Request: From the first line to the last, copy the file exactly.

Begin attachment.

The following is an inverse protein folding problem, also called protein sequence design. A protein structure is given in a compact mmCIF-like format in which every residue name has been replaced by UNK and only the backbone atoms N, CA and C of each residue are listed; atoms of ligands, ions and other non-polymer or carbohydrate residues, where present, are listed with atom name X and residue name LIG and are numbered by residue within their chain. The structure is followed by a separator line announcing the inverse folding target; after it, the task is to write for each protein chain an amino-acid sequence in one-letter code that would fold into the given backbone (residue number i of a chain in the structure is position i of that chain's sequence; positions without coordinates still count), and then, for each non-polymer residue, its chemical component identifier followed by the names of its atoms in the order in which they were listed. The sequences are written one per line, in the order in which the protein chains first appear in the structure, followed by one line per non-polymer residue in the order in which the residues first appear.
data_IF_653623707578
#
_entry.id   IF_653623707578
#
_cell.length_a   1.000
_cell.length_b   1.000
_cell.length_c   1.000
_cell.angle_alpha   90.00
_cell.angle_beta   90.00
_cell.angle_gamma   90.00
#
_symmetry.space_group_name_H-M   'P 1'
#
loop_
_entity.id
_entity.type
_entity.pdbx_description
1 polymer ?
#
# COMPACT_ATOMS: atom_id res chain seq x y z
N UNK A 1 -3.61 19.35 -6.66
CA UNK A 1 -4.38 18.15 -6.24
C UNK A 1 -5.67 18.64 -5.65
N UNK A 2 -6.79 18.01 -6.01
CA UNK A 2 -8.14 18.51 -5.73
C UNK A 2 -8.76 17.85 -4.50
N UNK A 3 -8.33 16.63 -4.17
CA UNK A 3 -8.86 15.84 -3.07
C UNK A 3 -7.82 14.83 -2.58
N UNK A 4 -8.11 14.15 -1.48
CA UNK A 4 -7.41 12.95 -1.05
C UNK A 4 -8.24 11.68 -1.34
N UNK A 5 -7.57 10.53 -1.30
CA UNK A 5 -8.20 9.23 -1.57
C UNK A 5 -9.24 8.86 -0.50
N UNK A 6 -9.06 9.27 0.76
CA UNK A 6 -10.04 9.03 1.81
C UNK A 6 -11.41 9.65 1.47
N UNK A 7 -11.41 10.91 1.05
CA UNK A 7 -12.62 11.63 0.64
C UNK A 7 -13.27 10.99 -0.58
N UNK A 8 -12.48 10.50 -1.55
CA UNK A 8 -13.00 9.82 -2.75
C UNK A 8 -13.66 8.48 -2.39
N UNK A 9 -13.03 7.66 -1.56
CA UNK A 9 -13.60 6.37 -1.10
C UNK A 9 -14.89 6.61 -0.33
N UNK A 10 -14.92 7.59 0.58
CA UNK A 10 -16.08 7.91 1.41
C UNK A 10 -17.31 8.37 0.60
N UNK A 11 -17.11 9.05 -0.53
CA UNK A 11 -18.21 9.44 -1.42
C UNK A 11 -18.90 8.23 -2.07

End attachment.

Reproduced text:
The following is an inverse protein folding problem, also called protein sequence design. A protein structure is given in a compact mmCIF-like format in which every residue name has been replaced by UNK and only the backbone atoms N, CA and C of each residue are listed; atoms of ligands, ions and other non-polymer or carbohydrate residues, where present, are listed with atom name X and residue name LIG and are numbered by residue within their chain. The structure is followed by a separator line announcing the inverse folding target; after it, the task is to write for each protein chain an amino-acid sequence in one-letter code that would fold into the given backbone (residue number i of a chain in the structure is position i of that chain's sequence; positions without coordinates still count), and then, for each non-polymer residue, its chemical component identifier followed by the names of its atoms in the order in which they were listed. The sequences are written one per line, in the order in which the protein chains first appear in the structure, followed by one line per non-polymer residue in the order in which the residues first appear.
data_IF_653623707578
#
_entry.id   IF_653623707578
#
_cell.length_a   1.000
_cell.length_b   1.000
_cell.length_c   1.000
_cell.angle_alpha   90.00
_cell.angle_beta   90.00
_cell.angle_gamma   90.00
#
_symmetry.space_group_name_H-M   'P 1'
#
loop_
_entity.id
_entity.type
_entity.pdbx_description
1 polymer ?
#
# COMPACT_ATOMS: atom_id res chain seq x y z
N UNK A 1 -3.61 19.35 -6.66
CA UNK A 1 -4.38 18.15 -6.24
C UNK A 1 -5.67 18.64 -5.65
N UNK A 2 -6.79 18.01 -6.01
CA UNK A 2 -8.14 18.51 -5.73
C UNK A 2 -8.76 17.85 -4.50
N UNK A 3 -8.33 16.63 -4.17
CA UNK A 3 -8.86 15.84 -3.07
C UNK A 3 -7.82 14.83 -2.58
N UNK A 4 -8.11 14.15 -1.48
CA UNK A 4 -7.41 12.95 -1.05
C UNK A 4 -8.24 11.68 -1.34
N UNK A 5 -7.57 10.53 -1.30
CA UNK A 5 -8.20 9.23 -1.57
C UNK A 5 -9.24 8.86 -0.50
N UNK A 6 -9.06 9.27 0.76
CA UNK A 6 -10.04 9.03 1.81
C UNK A 6 -11.41 9.65 1.47
N UNK A 7 -11.41 10.91 1.05
CA UNK A 7 -12.62 11.63 0.64
C UNK A 7 -13.27 10.99 -0.58
N UNK A 8 -12.48 10.50 -1.55
CA UNK A 8 -13.00 9.82 -2.75
C UNK A 8 -13.66 8.48 -2.39
N UNK A 9 -13.03 7.66 -1.56
CA UNK A 9 -13.60 6.37 -1.10
C UNK A 9 -14.89 6.61 -0.33
N UNK A 10 -14.92 7.59 0.58
CA UNK A 10 -16.08 7.91 1.41
C UNK A 10 -17.31 8.37 0.60
N UNK A 11 -17.11 9.05 -0.53
CA UNK A 11 -18.21 9.44 -1.42
C UNK A 11 -18.90 8.23 -2.07